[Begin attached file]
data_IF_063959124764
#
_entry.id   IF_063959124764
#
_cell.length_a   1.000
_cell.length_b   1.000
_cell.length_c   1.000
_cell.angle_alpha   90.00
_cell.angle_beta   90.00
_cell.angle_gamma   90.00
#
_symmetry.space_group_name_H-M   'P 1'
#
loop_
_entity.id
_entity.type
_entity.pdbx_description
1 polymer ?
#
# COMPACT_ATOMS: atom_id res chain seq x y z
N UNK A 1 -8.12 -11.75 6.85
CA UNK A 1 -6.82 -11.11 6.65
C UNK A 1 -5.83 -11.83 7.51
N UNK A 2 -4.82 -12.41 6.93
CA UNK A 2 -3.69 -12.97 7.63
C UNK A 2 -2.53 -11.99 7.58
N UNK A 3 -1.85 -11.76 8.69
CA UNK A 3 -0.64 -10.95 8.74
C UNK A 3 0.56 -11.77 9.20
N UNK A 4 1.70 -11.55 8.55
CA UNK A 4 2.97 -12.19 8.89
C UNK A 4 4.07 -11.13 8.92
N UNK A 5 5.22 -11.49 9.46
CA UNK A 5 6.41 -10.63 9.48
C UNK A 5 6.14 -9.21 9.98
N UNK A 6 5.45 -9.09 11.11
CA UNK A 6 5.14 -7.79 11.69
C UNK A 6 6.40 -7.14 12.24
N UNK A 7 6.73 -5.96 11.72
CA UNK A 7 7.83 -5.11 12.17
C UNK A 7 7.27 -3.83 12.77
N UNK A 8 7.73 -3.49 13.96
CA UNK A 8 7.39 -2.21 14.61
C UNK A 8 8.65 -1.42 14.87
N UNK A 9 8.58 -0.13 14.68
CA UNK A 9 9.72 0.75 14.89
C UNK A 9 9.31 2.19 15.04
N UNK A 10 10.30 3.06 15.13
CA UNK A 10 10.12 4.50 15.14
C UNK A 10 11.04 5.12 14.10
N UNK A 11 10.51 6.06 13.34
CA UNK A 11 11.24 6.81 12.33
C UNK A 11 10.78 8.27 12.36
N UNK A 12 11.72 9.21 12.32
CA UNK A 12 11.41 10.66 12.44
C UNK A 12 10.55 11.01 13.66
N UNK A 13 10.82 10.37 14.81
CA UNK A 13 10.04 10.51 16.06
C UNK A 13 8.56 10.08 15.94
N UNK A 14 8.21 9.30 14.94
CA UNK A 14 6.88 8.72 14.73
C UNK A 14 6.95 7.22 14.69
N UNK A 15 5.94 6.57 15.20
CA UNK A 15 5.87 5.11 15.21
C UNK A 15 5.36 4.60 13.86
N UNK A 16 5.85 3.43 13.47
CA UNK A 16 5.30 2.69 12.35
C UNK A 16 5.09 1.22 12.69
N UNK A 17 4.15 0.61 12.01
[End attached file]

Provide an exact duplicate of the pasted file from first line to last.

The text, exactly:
data_IF_063959124764
#
_entry.id   IF_063959124764
#
_cell.length_a   1.000
_cell.length_b   1.000
_cell.length_c   1.000
_cell.angle_alpha   90.00
_cell.angle_beta   90.00
_cell.angle_gamma   90.00
#
_symmetry.space_group_name_H-M   'P 1'
#
loop_
_entity.id
_entity.type
_entity.pdbx_description
1 polymer ?
#
# COMPACT_ATOMS: atom_id res chain seq x y z
N UNK A 1 -8.12 -11.75 6.85
CA UNK A 1 -6.82 -11.11 6.65
C UNK A 1 -5.83 -11.83 7.51
N UNK A 2 -4.82 -12.41 6.93
CA UNK A 2 -3.69 -12.97 7.63
C UNK A 2 -2.53 -11.99 7.58
N UNK A 3 -1.85 -11.76 8.69
CA UNK A 3 -0.64 -10.95 8.74
C UNK A 3 0.56 -11.77 9.20
N UNK A 4 1.70 -11.55 8.55
CA UNK A 4 2.97 -12.19 8.89
C UNK A 4 4.07 -11.13 8.92
N UNK A 5 5.22 -11.49 9.46
CA UNK A 5 6.41 -10.63 9.48
C UNK A 5 6.14 -9.21 9.98
N UNK A 6 5.45 -9.09 11.11
CA UNK A 6 5.14 -7.79 11.69
C UNK A 6 6.40 -7.14 12.24
N UNK A 7 6.73 -5.96 11.72
CA UNK A 7 7.83 -5.11 12.17
C UNK A 7 7.27 -3.83 12.77
N UNK A 8 7.73 -3.49 13.96
CA UNK A 8 7.39 -2.21 14.61
C UNK A 8 8.65 -1.42 14.87
N UNK A 9 8.58 -0.13 14.68
CA UNK A 9 9.72 0.75 14.89
C UNK A 9 9.31 2.19 15.04
N UNK A 10 10.30 3.06 15.13
CA UNK A 10 10.12 4.50 15.14
C UNK A 10 11.04 5.12 14.10
N UNK A 11 10.51 6.06 13.34
CA UNK A 11 11.24 6.81 12.33
C UNK A 11 10.78 8.27 12.36
N UNK A 12 11.72 9.21 12.32
CA UNK A 12 11.41 10.66 12.44
C UNK A 12 10.55 11.01 13.66
N UNK A 13 10.82 10.37 14.81
CA UNK A 13 10.04 10.51 16.06
C UNK A 13 8.56 10.08 15.94
N UNK A 14 8.21 9.30 14.94
CA UNK A 14 6.88 8.72 14.73
C UNK A 14 6.95 7.22 14.69
N UNK A 15 5.94 6.57 15.20
CA UNK A 15 5.87 5.11 15.21
C UNK A 15 5.36 4.60 13.86
N UNK A 16 5.85 3.43 13.47
CA UNK A 16 5.30 2.69 12.35
C UNK A 16 5.09 1.22 12.69
N UNK A 17 4.15 0.61 12.01